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The exercise science principle of overload states
that a greater than normal stress or load on the
body is required for training adaptation to take
place. What this means is that in order to improve
our fitness, strength or endurance, we need to
increase the workload accordingly.
In order for a muscle (including the heart) to
increase strength, it must be gradually stressed by
working against a load greater than it is used to.
To increase endurance, muscles must work for a
longer period of time than they are used to or at a
higher intensity.
The principle of progression implies that there is an optimal
level of overload that should be achieved, and an optimal
time frame for this overload to occur. A gradual and
systematic increase of the workload over a period of time
will result in improvements in fitness without risk of injury.
If overload occurs too slowly, improvement is unlikely, but
overload that is increased too rapidly may result in injury or
muscle damage. For example, the weekend athlete who
exercises vigorously only on weekends violates the principle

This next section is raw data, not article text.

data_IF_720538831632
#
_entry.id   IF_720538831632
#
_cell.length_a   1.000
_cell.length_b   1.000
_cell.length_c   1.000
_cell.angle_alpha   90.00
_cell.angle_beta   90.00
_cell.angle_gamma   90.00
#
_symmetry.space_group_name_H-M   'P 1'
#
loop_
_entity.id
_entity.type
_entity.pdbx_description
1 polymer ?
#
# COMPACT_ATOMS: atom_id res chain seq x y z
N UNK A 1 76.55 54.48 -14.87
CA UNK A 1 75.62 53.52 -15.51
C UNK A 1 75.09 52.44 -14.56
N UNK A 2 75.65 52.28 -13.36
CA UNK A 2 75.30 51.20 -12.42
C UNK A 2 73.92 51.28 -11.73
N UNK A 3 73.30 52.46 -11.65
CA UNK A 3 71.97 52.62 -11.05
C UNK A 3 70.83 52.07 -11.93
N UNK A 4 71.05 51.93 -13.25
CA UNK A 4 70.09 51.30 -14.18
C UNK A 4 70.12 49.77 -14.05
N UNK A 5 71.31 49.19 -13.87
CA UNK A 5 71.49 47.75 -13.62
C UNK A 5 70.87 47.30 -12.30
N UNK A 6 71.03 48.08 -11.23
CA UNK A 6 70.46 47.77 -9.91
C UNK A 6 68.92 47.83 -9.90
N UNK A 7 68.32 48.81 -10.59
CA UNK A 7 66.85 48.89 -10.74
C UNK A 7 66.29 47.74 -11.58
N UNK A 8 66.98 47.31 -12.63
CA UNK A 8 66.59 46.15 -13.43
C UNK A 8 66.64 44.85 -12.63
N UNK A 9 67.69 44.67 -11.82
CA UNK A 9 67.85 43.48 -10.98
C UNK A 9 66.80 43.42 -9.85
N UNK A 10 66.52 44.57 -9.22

of progression and most likely will not see obvious fitness
The Principle of Progression also stresses the need for
proper rest and recovery. Continual stress on the body and
constant overload will result in exhaustion and injury. You
should not train hard all the time, as you'll risk overtraining
and a decrease in fitness
The Principle of Use/Disuse implies that when
it comes to fitness, you "use it or lose it." This
simply means that your muscles hypertrophy
with use and atrophy with disuse. This also
explains why we decondition or lose fitness
when we stop exercise.
The Specificity Principle simply states that
exercising a certain body part or component of
the body primarily develops that part. The
Principle of Specificity implies that, to become
better at a particular exercise or skill, you must
perform that exercise or skill. A runner should
train by running, a swimmer by swimming and
a cyclist by cycling. While it's helpful to have a
good base of fitness and to do general
conditioning routines, if you want to be better
at your sport, you need to train specifically for
that sport
Each muscle requires adequate time to rest and
recover between workouts.
The actual duration of the rest and recovery
period may vary from individual-to-individual
based on factors like their current physical
condition, prior weight training experience,
diet, and the intensity and volume of their
A good rule of thumb is to provide 48 hours of
rest and recovery time before working the
same muscle again.
All training obeys the law of diminishing
returns. This is to say that after a certain point,
repeating a workout will bring less and less
improvement. Athletes who do not realize this
will continue to train to the point where
workouts are failing to help them improve.
Hence the need for training to evolve.